The IRS wants you to pay the full amount of your tax liability on time. In fact, the IRS imposes significant penalties and interest on late payments if you don’t. Ideally, it is in your best interest to estimate what you may owe and then build that into your family or business budget. Okay, so you didn’t do that. Continue reading
If you ever filed and paid your taxes late, you may have first-hand experience with tax penalties. Sometimes this results in a little bit of interest being charged but other times it can lead to substantial dollar amounts. The IRS and Mass DOR each have their own tax penalties. Here are a few amounts:
Failure to Pay a Tax When Due
You may be subject to a maximum penalty of 25% of the tax due. Mass DOR and the IRS both can assess a version of this penalty. This sounds like a lot, but they typically do not go from zero to sixty on this one. Still, 25% is a hefty amount.
Failure to File a Partnership Return
Massachusetts can charge $5 for every day the partnership fails to file. Partnerships typically do not pay tax since the income passes through to the owners. This is so they cannot charge a percentage of tax owed. Nevertheless, $5 per day can add up quickly. This pales in comparison to the IRS penalty of $195 per partner, per month. This can get out of control very quickly. The good news is that the IRS penalty is capped at 12 months. Eventually however, after several years and depending on the number of partners, the Massachusetts $5/day penalty might catch up to the IRS penalty.
Failure to Satisfy a Required Minimum Distribution
The IRS is great for tax deferred growth but eventually the money has to come out. Taxpayers are required to begin taking distributions by April 1st in the year following the year in which they turn 70-½. If you forget – bam, 50% penalty on the required distribution. Take that, grandma. Outrage and Indignation to follow.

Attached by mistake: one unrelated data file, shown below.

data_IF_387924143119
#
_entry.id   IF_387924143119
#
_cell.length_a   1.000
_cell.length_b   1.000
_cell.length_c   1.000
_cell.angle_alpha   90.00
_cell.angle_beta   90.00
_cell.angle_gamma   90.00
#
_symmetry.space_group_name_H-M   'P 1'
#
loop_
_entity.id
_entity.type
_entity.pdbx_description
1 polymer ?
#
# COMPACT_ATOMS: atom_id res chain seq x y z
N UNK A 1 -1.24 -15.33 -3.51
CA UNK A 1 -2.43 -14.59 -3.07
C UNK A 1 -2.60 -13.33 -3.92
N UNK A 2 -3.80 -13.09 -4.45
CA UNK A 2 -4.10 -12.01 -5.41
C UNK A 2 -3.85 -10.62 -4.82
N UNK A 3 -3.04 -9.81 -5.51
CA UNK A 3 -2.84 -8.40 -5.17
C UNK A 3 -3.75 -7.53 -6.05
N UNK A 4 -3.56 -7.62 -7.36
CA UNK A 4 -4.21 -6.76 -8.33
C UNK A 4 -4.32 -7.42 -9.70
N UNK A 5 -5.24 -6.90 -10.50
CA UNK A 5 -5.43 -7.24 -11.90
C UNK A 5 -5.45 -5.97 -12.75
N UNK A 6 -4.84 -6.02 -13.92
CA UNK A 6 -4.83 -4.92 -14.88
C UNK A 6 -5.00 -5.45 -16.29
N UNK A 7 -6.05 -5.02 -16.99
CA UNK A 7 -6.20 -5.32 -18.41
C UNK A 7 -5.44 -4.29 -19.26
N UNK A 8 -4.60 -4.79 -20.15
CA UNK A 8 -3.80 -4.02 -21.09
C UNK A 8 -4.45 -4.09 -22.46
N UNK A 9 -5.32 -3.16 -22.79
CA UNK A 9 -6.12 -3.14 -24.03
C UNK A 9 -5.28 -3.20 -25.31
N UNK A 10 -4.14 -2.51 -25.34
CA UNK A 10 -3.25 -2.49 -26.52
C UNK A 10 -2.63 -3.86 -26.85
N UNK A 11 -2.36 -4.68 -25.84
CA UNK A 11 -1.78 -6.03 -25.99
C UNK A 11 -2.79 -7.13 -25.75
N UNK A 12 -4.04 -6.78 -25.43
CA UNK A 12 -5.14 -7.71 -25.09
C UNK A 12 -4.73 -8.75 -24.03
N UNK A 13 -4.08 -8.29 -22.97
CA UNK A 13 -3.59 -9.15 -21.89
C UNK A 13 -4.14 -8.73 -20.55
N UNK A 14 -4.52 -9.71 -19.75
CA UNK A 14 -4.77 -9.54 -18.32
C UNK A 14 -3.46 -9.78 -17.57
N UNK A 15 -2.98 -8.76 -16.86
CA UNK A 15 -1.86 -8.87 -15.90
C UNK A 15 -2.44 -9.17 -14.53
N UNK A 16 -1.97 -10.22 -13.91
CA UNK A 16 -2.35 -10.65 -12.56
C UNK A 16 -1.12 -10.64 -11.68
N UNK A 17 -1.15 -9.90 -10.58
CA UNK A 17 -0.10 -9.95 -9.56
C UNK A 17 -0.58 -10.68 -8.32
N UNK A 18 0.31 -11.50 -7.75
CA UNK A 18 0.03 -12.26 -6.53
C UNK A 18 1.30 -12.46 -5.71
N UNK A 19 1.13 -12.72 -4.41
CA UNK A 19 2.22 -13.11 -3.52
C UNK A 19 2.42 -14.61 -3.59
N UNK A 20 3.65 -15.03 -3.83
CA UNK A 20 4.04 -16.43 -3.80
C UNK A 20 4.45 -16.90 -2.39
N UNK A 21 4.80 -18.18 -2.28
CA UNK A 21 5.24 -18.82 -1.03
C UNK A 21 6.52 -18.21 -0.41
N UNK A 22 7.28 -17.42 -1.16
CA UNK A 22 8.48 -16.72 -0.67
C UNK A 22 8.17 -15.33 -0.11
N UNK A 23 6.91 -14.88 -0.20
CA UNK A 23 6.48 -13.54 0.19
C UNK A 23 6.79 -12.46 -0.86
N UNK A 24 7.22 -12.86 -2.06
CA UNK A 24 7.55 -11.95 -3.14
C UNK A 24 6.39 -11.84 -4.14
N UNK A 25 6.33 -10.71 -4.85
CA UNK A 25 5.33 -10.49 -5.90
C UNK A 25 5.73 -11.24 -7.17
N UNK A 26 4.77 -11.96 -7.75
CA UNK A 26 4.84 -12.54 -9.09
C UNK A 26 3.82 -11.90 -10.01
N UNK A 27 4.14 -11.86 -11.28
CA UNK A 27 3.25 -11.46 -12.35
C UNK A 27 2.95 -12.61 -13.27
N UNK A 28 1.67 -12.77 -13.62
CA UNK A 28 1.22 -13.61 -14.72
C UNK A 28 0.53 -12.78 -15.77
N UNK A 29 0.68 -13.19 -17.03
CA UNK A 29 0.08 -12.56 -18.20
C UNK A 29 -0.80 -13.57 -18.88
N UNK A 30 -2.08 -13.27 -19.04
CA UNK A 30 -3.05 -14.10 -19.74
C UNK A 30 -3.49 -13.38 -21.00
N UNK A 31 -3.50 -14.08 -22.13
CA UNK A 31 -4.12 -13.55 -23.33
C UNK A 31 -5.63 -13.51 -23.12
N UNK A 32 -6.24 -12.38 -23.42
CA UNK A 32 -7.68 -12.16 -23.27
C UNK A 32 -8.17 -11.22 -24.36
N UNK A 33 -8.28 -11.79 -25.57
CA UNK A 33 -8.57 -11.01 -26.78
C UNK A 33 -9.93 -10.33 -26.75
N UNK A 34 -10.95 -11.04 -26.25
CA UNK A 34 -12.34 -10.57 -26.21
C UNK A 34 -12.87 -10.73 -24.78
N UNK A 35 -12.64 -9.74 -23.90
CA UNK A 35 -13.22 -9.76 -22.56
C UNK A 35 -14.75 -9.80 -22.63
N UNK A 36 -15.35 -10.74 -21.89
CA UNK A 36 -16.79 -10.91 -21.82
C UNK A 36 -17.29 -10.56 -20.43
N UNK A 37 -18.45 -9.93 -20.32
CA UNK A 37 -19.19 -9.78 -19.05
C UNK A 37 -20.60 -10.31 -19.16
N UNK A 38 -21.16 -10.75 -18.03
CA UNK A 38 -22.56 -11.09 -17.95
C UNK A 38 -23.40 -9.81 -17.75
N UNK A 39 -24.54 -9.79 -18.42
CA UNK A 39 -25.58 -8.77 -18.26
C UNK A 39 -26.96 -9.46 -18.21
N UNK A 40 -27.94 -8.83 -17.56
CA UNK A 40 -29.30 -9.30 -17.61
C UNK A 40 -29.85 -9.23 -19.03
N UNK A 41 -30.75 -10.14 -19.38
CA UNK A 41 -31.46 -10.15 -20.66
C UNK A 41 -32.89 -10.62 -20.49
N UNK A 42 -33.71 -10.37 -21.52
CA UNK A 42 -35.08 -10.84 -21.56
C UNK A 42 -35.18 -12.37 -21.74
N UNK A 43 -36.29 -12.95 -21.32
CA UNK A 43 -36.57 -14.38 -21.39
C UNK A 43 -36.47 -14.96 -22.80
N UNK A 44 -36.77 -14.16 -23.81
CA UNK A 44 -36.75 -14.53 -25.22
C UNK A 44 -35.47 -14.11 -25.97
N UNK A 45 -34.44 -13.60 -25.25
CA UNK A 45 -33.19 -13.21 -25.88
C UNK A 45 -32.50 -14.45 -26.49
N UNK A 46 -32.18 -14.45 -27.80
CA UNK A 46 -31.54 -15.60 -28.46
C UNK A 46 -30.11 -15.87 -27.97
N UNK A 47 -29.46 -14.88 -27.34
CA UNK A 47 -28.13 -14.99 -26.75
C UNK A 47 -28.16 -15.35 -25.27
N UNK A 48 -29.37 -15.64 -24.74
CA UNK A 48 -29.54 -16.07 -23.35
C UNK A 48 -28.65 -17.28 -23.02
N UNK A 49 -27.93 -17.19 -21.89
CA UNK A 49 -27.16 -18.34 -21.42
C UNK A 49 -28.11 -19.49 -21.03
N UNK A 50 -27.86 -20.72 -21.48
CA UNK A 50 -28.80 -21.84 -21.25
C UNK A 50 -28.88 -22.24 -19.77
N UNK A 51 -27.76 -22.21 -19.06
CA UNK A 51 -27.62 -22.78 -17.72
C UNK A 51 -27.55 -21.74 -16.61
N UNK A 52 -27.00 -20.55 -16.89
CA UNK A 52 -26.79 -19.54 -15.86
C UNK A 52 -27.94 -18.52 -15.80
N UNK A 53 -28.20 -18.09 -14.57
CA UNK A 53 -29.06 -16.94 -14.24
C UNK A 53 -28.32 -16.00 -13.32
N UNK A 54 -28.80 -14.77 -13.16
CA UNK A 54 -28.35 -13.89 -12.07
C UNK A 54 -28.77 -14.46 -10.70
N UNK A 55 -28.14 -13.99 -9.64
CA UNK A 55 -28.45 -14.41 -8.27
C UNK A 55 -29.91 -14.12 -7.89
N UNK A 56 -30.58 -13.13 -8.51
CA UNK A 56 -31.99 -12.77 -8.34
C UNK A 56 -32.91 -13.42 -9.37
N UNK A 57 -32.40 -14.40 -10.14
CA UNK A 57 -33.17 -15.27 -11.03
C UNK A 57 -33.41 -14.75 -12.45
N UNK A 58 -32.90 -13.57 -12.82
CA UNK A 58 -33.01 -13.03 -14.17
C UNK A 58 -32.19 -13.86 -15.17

Failure to Report a Foreign Account
Among other tax penalties is failing to report a foreign financial account can get you in hot water with the IRS. Previously, one would file Form TDF 90-22.1 with the Department of Treasury. This was updated recently to FinCEN Form 114 and gets filed electronically with the Financial Crimes Enforcement Network (FinCEN). They threshold for filing is $10,000 at any point during the year. The penalty for non-willful violations is $10,000. The penalty for willful cases is the greater of 50% of the account balance or $100,000 with the possibility of criminal prosecution. Ouch is an understatement to say the least.
Are you looking to avoid tax penalties?
As mentioned, tax penalties can cost you a lot of money. And we believe, better money in your pocket than someone else’s pocket. The best way to avoid tax penalties is to have a trusted professional. Are you are at a place in your business you need tax advice? Do you have thoughts, questions or concerns regarding how to claim the start-up costs for your small business? Please feel free to contact us, leave your comments below or post on our Facebook, Google+ or LinkedIn pages.
Tax Season is Here!
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